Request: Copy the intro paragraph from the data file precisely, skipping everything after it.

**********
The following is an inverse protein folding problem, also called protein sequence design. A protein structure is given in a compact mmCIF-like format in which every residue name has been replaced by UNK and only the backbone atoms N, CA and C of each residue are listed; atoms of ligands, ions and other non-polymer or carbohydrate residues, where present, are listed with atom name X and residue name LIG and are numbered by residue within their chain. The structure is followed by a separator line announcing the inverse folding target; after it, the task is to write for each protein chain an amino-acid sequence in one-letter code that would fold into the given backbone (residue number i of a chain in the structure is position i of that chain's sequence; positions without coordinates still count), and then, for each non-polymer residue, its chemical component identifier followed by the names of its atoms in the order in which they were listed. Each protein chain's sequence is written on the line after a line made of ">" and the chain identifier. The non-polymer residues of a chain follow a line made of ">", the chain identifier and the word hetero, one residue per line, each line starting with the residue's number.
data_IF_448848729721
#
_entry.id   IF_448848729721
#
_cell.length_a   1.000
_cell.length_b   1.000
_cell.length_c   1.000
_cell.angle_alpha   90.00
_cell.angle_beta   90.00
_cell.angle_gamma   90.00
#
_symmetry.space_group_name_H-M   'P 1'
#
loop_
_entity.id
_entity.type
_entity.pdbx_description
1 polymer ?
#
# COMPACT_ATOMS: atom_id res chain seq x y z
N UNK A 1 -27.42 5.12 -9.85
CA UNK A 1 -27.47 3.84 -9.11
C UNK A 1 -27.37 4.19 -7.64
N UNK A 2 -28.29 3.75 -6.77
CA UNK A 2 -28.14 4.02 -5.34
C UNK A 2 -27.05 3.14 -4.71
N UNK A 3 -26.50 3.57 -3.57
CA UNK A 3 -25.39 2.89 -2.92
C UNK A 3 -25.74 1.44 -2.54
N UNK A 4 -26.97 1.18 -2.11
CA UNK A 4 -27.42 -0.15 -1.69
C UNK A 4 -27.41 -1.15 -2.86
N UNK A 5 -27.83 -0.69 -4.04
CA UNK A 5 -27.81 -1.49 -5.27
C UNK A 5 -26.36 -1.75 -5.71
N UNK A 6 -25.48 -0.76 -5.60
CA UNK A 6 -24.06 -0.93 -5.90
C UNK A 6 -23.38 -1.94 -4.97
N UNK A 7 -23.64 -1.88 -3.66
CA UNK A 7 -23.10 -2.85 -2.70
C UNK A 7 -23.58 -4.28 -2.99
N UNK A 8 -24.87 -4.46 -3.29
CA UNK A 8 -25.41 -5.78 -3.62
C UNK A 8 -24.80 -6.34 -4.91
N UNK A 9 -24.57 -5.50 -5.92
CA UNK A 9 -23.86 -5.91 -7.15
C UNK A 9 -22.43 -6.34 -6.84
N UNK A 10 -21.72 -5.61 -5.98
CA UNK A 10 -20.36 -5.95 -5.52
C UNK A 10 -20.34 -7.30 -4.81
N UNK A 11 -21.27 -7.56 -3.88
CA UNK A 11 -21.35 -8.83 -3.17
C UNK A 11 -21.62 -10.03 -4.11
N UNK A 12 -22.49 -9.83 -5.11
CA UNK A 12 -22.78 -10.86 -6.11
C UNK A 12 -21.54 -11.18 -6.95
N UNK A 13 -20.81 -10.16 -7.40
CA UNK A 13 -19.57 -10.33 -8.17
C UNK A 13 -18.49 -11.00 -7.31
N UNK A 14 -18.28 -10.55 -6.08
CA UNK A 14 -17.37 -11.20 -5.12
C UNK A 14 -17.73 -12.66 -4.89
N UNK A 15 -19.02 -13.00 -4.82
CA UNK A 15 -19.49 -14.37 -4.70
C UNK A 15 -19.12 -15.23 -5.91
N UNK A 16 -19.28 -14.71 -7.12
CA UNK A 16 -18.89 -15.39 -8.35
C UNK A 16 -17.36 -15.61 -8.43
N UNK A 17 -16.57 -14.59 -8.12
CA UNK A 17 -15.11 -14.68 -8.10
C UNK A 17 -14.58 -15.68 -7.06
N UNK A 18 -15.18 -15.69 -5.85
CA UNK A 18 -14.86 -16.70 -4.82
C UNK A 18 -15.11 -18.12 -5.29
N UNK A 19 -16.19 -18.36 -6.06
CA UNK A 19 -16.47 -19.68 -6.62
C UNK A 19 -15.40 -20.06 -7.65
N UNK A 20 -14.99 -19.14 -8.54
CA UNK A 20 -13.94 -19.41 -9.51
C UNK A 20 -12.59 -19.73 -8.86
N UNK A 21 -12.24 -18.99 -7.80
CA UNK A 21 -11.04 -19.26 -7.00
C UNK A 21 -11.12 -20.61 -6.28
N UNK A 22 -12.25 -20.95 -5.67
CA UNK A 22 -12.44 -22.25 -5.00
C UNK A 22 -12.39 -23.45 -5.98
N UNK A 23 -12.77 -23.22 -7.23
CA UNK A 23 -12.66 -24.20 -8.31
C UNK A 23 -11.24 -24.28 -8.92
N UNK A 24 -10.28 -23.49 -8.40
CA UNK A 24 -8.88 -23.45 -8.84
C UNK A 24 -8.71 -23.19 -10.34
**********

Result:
The following is an inverse protein folding problem, also called protein sequence design. A protein structure is given in a compact mmCIF-like format in which every residue name has been replaced by UNK and only the backbone atoms N, CA and C of each residue are listed; atoms of ligands, ions and other non-polymer or carbohydrate residues, where present, are listed with atom name X and residue name LIG and are numbered by residue within their chain. The structure is followed by a separator line announcing the inverse folding target; after it, the task is to write for each protein chain an amino-acid sequence in one-letter code that would fold into the given backbone (residue number i of a chain in the structure is position i of that chain's sequence; positions without coordinates still count), and then, for each non-polymer residue, its chemical component identifier followed by the names of its atoms in the order in which they were listed. Each protein chain's sequence is written on the line after a line made of ">" and the chain identifier. The non-polymer residues of a chain follow a line made of ">", the chain identifier and the word hetero, one residue per line, each line starting with the residue's number.